About SGI
     SGI, also known as Silicon Graphics, Inc., is a technology solutions
 provider with a broad range of high-performance computing, advanced graphics,
 and consulting services that enable its technical and creative customers to
 maintain a competitive advantage in their core businesses. Whether being used
 to design and build safer cars and airplanes, discover new medications and oil
 reserves, helping us to understand and better predict the weather, or
 entertain us with the thrilling movie special effects, SGI systems and
 expertise are empowering of a world of innovation and discovery. The Company,
 which is located on the Web at www.sgi.com, is headquartered in Mountain View,
 Calif., and has offices worldwide.
     NOTE:  Silicon Graphics, Challenge, O2, IRIX and Octane are registered
 trademarks and SGI, Origin, Octane2 and the SGI logo are trademarks of Silicon
 Graphics, Inc. Alias|Wavefront and Alias StudioPaint are trademarks of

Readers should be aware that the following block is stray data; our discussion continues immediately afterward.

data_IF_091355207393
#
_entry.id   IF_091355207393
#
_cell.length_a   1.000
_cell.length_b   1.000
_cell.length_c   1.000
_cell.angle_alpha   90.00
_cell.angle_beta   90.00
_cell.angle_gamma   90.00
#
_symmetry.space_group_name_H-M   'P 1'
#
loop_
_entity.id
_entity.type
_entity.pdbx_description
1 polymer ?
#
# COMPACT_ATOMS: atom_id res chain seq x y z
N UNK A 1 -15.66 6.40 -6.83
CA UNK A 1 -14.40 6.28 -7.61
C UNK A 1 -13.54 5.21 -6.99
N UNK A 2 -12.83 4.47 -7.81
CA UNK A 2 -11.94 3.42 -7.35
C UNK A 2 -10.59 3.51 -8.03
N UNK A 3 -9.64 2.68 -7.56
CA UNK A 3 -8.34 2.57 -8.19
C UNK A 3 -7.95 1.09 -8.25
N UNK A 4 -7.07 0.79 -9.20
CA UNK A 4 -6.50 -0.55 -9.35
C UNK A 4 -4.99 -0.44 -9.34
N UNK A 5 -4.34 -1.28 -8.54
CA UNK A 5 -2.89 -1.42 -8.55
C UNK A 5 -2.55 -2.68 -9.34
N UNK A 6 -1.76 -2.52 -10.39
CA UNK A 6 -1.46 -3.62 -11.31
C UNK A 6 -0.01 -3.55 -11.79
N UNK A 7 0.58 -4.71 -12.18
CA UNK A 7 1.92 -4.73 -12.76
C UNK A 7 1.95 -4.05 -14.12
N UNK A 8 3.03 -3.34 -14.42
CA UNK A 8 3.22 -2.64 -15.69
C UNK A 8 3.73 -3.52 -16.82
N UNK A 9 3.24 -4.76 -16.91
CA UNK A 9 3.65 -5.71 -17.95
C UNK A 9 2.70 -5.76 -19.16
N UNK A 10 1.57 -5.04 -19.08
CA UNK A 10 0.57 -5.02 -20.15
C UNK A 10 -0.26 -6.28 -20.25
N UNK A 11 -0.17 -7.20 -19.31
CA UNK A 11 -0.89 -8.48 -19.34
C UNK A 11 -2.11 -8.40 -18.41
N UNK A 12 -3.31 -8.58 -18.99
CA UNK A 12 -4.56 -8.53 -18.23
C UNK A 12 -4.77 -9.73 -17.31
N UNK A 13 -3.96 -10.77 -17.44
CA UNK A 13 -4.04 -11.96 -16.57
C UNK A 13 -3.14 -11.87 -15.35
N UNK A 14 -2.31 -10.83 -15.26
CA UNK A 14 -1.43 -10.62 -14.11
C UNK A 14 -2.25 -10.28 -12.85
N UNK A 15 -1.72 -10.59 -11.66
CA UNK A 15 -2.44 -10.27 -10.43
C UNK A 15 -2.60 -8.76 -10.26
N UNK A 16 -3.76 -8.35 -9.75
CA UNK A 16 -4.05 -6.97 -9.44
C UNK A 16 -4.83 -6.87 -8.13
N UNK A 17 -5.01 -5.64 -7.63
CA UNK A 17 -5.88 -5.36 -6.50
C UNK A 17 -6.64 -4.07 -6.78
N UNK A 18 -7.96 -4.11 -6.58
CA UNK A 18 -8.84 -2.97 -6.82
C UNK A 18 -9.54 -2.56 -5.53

Alias|Wavefront, a division of Silicon Graphics Limited. Maya is a registered
 trademark of Silicon Graphics, Inc. and exclusively used by Alias|Wavefront, a
 division of Silicon Graphics Limited. Linux is a registered trademark of Linus
 Torvalds used with permission by Silicon Graphics, Inc. Windows and Windows NT
 are registered trademarks of Microsoft Corporation. All other trademarks
 mentioned herein are the property of their respective owners.
     (Logo:  http://www.newscom.com/cgi-bin/prnh/20010510/SFTH025LOGO )
 
     CONTACT:  media, Lisa Pistacchio of SGI, 650-933-5683, or
 pistacchio@sgi.com; or Jim Bloom of Tippett Studio, 510-649-9711, or
 Jbloom@tippett.com; or SGI PR Hotline, 650-933-7777.
 
                     MAKE YOUR OPINION COUNT -  Click Here
                http://tbutton.prnewswire.com/prn/11690X73665732
 
 SOURCE  SGI

RELATED LINKS

http://www.sgi.com